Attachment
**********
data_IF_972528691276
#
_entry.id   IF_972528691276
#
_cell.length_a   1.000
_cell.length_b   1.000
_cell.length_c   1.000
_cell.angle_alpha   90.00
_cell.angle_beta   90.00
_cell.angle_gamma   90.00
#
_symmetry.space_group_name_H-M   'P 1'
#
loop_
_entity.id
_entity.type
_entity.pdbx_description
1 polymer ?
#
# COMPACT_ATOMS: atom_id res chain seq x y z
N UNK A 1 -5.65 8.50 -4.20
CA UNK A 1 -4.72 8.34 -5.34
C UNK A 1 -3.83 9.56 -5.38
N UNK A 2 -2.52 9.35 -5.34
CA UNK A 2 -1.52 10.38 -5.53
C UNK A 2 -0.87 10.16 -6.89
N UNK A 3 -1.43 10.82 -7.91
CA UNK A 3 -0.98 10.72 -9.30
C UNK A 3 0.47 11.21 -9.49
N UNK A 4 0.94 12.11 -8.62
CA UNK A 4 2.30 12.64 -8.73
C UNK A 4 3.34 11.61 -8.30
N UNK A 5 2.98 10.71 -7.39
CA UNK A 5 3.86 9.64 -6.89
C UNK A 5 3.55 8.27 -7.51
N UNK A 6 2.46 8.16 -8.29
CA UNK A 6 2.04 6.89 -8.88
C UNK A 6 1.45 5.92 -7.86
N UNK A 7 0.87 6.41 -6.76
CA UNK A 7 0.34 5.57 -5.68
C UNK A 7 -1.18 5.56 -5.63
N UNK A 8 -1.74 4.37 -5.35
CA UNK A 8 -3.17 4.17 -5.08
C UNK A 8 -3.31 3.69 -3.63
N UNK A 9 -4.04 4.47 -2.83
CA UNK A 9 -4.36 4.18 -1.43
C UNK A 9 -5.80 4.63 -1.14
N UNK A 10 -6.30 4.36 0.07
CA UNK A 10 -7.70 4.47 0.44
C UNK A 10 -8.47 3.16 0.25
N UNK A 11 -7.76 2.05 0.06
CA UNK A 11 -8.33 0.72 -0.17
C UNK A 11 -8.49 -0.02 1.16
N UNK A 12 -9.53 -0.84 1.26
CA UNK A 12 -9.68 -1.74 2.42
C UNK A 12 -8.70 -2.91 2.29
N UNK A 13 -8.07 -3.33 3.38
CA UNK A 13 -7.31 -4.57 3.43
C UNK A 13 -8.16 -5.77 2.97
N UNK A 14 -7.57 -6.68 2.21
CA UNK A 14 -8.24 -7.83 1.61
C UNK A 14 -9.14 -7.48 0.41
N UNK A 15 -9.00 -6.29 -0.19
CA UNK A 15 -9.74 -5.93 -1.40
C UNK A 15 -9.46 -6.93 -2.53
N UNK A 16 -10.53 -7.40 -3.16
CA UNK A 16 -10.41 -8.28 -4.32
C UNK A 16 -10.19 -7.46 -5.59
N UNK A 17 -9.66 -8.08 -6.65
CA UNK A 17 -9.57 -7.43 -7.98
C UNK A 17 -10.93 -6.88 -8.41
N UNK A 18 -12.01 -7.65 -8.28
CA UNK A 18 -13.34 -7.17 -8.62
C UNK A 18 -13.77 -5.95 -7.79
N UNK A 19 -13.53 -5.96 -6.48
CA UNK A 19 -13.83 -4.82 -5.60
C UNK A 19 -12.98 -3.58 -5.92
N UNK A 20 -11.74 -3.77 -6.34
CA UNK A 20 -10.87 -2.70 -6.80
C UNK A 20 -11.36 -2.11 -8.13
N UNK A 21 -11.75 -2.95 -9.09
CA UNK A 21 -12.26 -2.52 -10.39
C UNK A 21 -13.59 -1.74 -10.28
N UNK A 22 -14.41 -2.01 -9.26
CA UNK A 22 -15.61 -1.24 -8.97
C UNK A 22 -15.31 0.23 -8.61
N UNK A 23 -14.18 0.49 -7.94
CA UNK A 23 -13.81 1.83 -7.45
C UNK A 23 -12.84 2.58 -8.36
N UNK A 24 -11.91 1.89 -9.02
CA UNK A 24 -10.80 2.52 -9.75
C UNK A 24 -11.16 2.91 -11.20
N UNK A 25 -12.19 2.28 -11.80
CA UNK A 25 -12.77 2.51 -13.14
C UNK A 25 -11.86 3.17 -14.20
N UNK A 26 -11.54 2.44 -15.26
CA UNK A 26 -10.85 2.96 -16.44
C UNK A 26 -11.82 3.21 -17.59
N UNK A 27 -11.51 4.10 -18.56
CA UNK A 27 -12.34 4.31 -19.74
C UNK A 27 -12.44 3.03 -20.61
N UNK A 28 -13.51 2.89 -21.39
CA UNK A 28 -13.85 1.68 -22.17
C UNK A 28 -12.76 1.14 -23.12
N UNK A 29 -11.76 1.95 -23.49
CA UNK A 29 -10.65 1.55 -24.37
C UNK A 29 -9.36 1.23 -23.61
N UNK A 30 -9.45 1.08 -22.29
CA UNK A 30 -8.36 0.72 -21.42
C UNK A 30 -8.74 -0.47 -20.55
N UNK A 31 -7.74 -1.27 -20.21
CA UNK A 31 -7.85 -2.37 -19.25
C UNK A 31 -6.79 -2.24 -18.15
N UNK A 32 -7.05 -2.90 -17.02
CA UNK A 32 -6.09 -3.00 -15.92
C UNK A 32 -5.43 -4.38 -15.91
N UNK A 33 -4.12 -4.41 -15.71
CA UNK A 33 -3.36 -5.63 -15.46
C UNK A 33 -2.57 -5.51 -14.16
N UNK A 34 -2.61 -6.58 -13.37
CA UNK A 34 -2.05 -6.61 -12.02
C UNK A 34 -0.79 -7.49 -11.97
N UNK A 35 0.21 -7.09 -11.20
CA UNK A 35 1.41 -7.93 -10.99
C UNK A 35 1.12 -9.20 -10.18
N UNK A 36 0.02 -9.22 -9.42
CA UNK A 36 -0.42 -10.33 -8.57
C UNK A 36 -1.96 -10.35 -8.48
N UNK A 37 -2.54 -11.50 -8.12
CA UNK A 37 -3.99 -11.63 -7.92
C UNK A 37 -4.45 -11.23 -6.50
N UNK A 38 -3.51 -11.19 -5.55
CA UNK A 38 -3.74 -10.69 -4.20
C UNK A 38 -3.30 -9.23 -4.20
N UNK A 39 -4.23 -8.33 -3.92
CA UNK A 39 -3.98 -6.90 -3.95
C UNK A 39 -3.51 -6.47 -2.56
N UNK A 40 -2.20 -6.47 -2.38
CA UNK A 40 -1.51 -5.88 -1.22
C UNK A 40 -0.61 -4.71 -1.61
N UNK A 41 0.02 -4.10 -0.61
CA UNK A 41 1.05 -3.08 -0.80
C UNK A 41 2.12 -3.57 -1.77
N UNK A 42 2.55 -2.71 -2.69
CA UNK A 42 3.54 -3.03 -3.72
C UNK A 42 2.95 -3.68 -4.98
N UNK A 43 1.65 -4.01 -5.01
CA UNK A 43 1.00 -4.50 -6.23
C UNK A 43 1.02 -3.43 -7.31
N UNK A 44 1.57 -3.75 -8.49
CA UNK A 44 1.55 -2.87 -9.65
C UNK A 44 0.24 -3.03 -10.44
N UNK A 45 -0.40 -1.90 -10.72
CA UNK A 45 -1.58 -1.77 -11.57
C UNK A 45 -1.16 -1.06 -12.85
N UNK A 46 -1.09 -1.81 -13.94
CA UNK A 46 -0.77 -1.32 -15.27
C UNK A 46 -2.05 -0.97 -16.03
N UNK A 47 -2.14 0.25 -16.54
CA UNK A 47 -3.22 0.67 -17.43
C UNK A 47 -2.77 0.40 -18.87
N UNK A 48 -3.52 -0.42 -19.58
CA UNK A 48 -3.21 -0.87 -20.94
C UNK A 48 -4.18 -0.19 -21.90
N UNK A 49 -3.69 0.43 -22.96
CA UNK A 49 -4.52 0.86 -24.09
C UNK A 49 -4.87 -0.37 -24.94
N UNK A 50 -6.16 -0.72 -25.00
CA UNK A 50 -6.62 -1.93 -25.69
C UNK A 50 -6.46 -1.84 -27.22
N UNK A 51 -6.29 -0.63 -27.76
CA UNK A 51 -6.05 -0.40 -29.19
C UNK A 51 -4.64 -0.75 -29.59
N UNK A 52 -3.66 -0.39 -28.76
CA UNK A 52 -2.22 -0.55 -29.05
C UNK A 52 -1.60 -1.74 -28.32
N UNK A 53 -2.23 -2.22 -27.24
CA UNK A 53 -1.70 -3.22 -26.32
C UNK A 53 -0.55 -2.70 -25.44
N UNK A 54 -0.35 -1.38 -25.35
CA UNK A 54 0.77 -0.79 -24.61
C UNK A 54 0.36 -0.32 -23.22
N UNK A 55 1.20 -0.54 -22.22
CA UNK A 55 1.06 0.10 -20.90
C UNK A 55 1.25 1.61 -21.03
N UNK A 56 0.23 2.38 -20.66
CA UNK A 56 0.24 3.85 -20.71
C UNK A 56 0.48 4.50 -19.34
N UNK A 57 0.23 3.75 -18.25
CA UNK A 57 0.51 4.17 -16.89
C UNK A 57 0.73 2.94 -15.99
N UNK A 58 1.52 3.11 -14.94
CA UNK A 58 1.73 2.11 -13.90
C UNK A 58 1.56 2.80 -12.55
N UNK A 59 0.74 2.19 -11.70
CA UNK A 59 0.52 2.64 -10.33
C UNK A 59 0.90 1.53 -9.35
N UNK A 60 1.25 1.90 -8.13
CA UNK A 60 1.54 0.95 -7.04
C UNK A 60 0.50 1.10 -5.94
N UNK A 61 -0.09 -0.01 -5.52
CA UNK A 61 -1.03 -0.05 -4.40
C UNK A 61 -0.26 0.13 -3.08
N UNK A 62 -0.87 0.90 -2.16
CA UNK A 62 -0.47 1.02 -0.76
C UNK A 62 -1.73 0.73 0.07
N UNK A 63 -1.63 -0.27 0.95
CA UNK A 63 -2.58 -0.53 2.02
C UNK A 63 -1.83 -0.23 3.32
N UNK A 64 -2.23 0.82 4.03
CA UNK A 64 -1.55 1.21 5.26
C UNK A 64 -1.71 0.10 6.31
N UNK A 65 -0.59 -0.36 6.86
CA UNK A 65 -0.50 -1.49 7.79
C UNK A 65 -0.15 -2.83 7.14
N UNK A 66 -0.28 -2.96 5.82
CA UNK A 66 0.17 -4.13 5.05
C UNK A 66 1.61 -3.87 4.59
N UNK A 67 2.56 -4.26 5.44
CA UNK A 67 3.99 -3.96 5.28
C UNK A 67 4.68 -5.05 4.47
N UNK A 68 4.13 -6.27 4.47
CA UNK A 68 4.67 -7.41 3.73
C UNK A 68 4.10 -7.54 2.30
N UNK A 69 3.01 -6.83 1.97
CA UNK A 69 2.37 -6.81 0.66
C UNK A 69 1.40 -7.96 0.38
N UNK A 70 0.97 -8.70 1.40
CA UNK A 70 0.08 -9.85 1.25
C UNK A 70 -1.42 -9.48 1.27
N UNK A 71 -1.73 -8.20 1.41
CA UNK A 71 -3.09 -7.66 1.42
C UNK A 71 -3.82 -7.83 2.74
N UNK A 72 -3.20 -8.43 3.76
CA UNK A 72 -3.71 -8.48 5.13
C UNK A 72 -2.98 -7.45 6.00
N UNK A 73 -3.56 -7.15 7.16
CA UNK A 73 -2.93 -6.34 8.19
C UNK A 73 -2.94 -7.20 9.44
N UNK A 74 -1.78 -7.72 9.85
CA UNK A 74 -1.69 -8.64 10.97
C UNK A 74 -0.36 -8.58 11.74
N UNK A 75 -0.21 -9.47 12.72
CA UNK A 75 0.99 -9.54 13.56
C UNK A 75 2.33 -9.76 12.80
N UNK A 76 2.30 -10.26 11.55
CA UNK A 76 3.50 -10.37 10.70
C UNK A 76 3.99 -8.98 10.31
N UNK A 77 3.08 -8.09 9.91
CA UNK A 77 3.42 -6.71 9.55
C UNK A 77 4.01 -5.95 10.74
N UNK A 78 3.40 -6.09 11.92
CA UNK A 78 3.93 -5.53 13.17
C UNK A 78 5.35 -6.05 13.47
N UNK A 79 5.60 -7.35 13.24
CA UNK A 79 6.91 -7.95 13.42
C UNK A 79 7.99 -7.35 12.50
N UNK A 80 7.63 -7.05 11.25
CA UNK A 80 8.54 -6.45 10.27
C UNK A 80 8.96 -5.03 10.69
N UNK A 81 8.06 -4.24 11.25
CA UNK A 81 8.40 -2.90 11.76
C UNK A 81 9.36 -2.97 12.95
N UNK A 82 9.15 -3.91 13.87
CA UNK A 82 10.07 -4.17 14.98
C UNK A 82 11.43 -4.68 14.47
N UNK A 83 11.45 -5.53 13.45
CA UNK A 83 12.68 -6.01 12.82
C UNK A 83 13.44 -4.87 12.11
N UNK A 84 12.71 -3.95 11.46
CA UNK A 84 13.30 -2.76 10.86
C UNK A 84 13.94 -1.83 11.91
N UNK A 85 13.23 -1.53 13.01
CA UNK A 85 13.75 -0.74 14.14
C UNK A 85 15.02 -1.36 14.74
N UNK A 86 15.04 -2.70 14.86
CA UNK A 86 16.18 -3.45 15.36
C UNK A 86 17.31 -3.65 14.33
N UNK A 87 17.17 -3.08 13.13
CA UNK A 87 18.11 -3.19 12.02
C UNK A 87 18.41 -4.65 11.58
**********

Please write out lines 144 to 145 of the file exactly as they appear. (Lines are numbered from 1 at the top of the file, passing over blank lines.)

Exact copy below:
N UNK A 42 2.55 -2.71 -2.69
CA UNK A 42 3.54 -3.03 -3.72